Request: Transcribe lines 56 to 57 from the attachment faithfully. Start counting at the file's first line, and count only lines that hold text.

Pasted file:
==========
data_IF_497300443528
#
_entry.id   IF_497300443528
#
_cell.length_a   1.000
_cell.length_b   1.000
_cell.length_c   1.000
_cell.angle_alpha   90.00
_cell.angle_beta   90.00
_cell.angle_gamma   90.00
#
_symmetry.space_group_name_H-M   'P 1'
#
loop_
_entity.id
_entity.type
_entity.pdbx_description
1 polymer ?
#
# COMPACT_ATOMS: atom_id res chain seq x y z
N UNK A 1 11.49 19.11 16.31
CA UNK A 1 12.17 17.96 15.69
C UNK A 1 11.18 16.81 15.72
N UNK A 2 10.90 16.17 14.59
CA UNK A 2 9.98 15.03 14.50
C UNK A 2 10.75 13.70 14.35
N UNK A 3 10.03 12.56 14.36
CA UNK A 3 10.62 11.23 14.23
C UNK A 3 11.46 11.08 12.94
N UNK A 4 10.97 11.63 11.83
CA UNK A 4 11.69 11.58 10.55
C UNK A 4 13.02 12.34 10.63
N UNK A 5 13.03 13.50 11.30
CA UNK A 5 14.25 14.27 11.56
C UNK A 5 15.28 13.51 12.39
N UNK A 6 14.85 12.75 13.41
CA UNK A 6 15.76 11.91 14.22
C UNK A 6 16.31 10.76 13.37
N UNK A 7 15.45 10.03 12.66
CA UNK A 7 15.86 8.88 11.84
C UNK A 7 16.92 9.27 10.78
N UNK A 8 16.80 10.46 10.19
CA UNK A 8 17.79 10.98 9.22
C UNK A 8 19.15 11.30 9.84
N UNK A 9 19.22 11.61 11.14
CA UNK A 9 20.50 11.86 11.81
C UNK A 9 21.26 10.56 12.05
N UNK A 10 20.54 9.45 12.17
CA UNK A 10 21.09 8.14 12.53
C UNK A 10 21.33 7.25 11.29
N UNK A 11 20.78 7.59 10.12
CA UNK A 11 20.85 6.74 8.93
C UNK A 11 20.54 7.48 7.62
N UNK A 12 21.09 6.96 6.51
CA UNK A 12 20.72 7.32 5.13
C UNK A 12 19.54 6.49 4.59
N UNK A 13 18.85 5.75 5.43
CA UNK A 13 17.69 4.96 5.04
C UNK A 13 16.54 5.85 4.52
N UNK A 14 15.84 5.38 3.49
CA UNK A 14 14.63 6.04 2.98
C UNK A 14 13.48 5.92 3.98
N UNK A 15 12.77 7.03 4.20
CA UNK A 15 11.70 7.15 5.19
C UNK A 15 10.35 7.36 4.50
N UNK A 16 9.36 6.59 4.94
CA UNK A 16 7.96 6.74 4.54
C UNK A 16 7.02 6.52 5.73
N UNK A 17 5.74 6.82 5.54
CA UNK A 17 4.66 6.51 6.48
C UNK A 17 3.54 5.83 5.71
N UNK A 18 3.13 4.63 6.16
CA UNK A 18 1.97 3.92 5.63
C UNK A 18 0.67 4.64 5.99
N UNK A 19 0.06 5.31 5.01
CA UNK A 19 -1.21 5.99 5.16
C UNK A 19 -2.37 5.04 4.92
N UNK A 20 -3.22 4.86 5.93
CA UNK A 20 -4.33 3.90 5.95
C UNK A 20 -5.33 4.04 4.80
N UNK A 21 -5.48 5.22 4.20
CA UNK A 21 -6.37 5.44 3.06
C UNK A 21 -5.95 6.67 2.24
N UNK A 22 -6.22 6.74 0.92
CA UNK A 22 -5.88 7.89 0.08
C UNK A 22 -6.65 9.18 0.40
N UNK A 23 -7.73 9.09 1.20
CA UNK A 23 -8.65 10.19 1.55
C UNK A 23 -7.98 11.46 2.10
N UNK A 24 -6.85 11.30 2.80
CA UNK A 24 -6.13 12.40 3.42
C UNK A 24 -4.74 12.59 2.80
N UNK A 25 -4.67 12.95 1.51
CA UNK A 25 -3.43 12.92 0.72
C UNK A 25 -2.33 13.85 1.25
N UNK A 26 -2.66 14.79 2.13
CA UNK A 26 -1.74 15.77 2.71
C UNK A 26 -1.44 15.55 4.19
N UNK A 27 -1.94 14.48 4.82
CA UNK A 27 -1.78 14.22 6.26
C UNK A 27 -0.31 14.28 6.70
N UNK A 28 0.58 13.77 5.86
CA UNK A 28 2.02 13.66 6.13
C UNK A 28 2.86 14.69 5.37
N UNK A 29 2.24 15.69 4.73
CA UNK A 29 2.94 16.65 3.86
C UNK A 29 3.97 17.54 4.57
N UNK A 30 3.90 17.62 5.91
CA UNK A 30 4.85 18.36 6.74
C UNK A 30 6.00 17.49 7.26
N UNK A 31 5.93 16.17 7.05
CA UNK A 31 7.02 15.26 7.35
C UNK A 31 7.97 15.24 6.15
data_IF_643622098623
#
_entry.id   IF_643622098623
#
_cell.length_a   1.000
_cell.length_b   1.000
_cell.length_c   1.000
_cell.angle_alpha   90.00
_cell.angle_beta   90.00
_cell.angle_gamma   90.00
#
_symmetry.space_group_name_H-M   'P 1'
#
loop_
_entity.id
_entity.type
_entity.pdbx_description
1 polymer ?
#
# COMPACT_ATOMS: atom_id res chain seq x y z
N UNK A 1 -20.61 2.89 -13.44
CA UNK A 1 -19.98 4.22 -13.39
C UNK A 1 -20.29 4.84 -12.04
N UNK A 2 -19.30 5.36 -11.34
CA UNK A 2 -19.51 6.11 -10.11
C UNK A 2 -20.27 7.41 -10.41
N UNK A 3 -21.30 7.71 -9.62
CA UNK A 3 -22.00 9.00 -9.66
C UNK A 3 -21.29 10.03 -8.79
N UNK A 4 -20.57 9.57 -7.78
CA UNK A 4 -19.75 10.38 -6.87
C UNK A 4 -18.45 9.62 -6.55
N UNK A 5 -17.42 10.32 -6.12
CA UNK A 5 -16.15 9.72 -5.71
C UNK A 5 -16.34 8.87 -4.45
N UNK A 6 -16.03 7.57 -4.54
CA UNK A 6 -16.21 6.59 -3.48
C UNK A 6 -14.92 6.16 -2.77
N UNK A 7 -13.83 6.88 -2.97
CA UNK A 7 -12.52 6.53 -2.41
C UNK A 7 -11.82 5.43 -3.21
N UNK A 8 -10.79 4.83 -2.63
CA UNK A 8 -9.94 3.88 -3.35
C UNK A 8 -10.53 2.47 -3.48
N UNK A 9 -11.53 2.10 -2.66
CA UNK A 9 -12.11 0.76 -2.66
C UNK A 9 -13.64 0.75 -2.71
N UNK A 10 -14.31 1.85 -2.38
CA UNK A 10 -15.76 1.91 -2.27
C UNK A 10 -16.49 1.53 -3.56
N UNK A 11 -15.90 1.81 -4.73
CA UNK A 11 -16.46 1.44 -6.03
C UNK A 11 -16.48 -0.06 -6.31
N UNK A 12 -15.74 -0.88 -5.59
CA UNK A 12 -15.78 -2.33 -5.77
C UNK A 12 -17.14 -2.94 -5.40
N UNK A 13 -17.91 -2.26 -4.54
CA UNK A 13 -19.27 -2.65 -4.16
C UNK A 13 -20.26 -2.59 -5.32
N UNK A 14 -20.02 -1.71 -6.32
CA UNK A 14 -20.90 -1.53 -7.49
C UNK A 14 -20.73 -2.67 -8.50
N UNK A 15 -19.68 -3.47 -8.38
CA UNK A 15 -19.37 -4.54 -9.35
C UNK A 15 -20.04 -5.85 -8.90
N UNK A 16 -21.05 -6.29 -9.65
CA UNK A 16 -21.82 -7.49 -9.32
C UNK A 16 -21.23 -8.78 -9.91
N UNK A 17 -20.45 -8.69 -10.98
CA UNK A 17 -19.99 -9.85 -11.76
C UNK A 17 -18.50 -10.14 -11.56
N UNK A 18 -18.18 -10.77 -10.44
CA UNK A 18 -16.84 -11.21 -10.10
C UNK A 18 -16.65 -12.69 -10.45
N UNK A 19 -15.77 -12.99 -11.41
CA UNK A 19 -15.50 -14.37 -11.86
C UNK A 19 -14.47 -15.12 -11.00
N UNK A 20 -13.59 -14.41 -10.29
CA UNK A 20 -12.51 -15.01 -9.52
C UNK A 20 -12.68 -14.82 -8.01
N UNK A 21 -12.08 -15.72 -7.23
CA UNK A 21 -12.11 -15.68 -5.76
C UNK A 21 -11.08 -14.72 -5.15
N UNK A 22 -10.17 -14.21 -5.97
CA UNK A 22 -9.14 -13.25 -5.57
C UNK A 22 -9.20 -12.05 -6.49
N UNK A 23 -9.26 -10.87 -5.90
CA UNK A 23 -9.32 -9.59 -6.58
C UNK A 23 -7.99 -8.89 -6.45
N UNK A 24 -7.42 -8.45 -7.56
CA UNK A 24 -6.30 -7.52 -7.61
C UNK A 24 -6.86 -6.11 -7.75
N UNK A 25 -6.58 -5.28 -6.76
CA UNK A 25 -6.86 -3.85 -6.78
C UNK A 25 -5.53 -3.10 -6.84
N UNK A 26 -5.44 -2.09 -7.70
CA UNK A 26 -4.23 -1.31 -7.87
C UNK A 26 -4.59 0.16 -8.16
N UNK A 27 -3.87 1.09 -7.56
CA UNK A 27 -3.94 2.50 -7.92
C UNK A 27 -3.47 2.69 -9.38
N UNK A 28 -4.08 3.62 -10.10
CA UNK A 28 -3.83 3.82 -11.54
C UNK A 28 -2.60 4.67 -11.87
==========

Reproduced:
C UNK A 12 19.54 6.49 4.59
N UNK A 13 18.85 5.75 5.43